Shoulder Design

3. Microarchitecture of the implant shoulder

Along with the design and the location of the implant shoulder, considerable importance must also be attributed to the surface properties in terms of the crestal bone loss. In principle, the implants currently available can be divided into implants with machined implant shoulders (Fig. 5 & 3) and implants with microstructured implant shoulders (Fig. 4 & 5) in which the largely rough implant surface covers the entire implant. In contrast to the different surface properties of the implant shoulder, these days the remaining surface is roughened in almost all titanium implants using various procedures. This is done to modify the surface properties to favour cell adhesion because slower rates of colonisation by cells have been observed for untreated smooth titanium surfaces compared to roughened surfaces (NISHIMOTO et al., 2008). Furthermore, it has also been observed that osteoblasts are highly sensitive to increased surface roughness and the production of various growth factors is elevated. This means that shorter healing times are needed before the final implant loading and that smaller implants than usual can be used (NASATZKY et al., 2003).

Fig. 2 REM, magnification 100×, machined implant shoulder, BEGO Semados® RS implant
Fig. 2 REM,
magnification 100×, machined implant shoulder, BEGO Semados® RS implant
Fig. 3 REM, magnification 400×, machined implant shoulder, BEGO Semados® RS implant
Fig. 3 REM,
magnification 400×, machined implant shoulder, BEGO Semados® RS implant
Fig. 4 REM, magnification 100×, Microstructured implant shoulder on a BEGO Semados® RSX implant
Fig. 4 REM,
magnification 100×, Microstructured implant shoulder on a BEGO Semados® RSX implant
Fig. 5 REM, magnification 400×, microstructured implant shoulder, BEGO Semados® RSX implant
Fig. 5 REM,
magnification 400×, microstructured implant shoulder, BEGO Semados® RSX implant

The procedures that can be used to modify implant surfaces include

  • anodic oxidation
  • mechanical blasting with various particles (e.g. titanium oxide, aluminium oxide, hydroxyapatite) and chemical etching with various acids (e.g. hydrochloric acid, hydrofluoric acid)
  • combinations of mechanical and chemical procedures

Along with modifying the implant morphology, these procedures can also create a more hydrophilic implant surface. An increase in the hydrophilicity was demonstrated to be another factor favouring initial adhesion of bone cells (WATANABE et al., 2012).

For implants with microstructured implant shoulders, the focus is on the concept of encouraged formation of new bone on rough surfaces around the implant shoulder as well and an associated reduction in the marginal bone loss. This result was observed in various studies. Sandblasted and acid-etched titanium implants without machined implant shoulders have less peri-implant crestal bone loss compared to implants with machined shoulders (HERMANN et al., 2011).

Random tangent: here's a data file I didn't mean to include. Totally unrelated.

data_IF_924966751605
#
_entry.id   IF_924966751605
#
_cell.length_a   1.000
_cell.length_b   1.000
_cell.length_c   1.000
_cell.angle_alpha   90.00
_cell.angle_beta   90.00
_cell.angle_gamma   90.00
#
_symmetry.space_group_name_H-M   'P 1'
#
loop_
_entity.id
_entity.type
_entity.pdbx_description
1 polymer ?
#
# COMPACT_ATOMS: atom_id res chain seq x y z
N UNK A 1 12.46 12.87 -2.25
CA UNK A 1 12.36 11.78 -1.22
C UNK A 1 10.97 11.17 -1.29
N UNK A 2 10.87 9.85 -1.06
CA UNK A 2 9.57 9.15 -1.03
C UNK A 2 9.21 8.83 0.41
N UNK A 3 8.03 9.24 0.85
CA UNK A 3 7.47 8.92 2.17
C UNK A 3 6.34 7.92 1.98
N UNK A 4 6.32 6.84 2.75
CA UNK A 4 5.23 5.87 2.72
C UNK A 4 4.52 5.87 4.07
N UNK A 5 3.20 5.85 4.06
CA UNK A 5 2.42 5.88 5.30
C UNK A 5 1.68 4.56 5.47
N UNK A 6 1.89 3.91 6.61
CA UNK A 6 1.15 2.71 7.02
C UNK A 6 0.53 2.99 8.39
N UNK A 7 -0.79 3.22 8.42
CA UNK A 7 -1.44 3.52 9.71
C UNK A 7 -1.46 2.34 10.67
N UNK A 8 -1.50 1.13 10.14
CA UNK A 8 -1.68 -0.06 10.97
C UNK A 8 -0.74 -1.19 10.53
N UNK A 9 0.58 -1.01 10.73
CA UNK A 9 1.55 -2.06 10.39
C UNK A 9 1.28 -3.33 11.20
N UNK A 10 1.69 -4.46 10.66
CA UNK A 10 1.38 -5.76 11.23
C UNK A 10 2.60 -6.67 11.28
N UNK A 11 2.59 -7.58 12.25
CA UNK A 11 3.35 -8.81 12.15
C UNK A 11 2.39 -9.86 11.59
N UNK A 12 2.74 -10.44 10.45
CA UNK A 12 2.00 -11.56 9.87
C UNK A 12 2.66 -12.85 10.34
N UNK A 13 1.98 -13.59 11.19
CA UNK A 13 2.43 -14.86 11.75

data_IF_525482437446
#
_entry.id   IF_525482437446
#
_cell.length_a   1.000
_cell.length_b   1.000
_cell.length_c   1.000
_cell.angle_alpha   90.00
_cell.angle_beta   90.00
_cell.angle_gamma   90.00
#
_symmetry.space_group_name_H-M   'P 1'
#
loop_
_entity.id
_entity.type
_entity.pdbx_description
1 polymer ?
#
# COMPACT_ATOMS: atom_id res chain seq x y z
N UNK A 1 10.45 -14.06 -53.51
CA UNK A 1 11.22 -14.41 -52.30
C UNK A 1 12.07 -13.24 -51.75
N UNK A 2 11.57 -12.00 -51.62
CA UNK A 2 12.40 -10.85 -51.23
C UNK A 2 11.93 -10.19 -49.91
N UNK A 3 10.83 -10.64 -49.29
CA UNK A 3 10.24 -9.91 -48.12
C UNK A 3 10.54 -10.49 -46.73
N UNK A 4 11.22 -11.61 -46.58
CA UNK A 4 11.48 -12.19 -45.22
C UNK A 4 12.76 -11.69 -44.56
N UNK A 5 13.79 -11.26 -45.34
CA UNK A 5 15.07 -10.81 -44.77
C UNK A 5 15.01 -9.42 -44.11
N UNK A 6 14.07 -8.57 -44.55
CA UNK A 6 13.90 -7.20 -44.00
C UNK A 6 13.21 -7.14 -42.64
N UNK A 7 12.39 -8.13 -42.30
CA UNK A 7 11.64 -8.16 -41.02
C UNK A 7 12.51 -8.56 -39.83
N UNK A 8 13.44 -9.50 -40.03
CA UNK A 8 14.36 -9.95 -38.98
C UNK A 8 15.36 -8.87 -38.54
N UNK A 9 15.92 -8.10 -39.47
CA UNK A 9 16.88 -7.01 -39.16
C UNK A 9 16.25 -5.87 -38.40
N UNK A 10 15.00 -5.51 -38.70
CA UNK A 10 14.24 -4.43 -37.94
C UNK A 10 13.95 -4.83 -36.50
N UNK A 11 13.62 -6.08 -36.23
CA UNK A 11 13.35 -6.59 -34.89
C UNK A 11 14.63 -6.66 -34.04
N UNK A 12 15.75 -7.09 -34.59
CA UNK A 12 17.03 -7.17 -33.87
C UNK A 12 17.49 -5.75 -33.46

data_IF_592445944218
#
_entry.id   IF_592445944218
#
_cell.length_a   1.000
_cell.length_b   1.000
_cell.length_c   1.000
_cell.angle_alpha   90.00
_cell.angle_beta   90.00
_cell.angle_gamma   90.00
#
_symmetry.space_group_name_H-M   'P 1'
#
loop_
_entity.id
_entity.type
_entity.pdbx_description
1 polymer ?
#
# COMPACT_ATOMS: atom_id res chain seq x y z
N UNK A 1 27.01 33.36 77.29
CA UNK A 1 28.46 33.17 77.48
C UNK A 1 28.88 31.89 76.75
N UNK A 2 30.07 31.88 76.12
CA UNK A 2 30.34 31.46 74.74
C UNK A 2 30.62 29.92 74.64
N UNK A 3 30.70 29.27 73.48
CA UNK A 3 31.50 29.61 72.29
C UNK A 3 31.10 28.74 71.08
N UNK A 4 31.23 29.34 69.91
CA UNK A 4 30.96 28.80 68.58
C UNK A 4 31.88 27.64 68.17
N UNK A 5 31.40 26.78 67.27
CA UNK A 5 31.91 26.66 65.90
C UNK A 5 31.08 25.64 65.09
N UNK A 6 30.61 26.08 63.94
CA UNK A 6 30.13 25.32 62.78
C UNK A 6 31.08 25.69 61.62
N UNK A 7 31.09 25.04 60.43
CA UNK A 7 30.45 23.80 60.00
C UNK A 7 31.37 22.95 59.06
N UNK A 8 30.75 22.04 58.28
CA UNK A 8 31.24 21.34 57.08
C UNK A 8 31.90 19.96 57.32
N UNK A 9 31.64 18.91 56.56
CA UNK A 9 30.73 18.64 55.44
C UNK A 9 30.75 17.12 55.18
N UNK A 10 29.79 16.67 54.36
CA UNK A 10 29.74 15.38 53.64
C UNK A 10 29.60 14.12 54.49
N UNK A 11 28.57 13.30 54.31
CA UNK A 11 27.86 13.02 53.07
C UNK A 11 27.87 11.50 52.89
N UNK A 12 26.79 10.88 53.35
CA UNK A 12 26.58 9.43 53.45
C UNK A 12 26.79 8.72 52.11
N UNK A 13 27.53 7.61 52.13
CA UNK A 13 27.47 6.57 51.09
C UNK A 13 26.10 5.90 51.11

A similar study even observed marginal bone ingrowth with the microstructured SLA® implants and bone loss with the machined implants after one year (VALDERRAMA et al., 2010). In this context, that the marginal bone loss is lower the smaller the machined shoulder also applies to machined implants. One study in which the same implant system was investigated with different machined implant shoulders (0.4 mm and 1.6 mm respectively) showed that the implants with the smaller machined implant shoulders had significantly less marginal bone loss and greater bone-to-implant contact (BIC) (SCHWARZ et al., 2008). These advantageous effects on the formation of bone are, however, accompanied by an increased risk of plaque colonisation. This risk is particularly high if there are complications during wound healing and the implant shoulder is exposed to the bacterial flora in the oral cavity. In this context, a review article by Subramani and colleagues (2009) concluded that an increase in the surface roughness of implants and abutments is associated with an increase in biofilm formation. In terms of the subgingival plaque, an accumulation 25-times higher on rough surfaces compared to smooth surfaces was measured (QUIRYNEN et al., 1996). The resultant biofilm is often responsible for inflammations in the oral cavity such as gingivitis, peri-implantitis or periodontitis and its formation should therefore be prevented as far as possible (DHIR, 2013). To reduce the risk of peri-implantitis, which can ultimately lead to the loss of the implant, a rough implant shoulder and abutment surface should be avoided in addition to the classic risk factors such as smoking and poor oral hygiene (QUIRYNEN et al., 2002).

Unlike with abutments, which are regularly exposed to the oral cavity and the bacterial flora living in it, for endodontic implants a compromise between a rough surface that encourages the formation of bone and a smooth surface that is more resistant to biofilm formation must be found.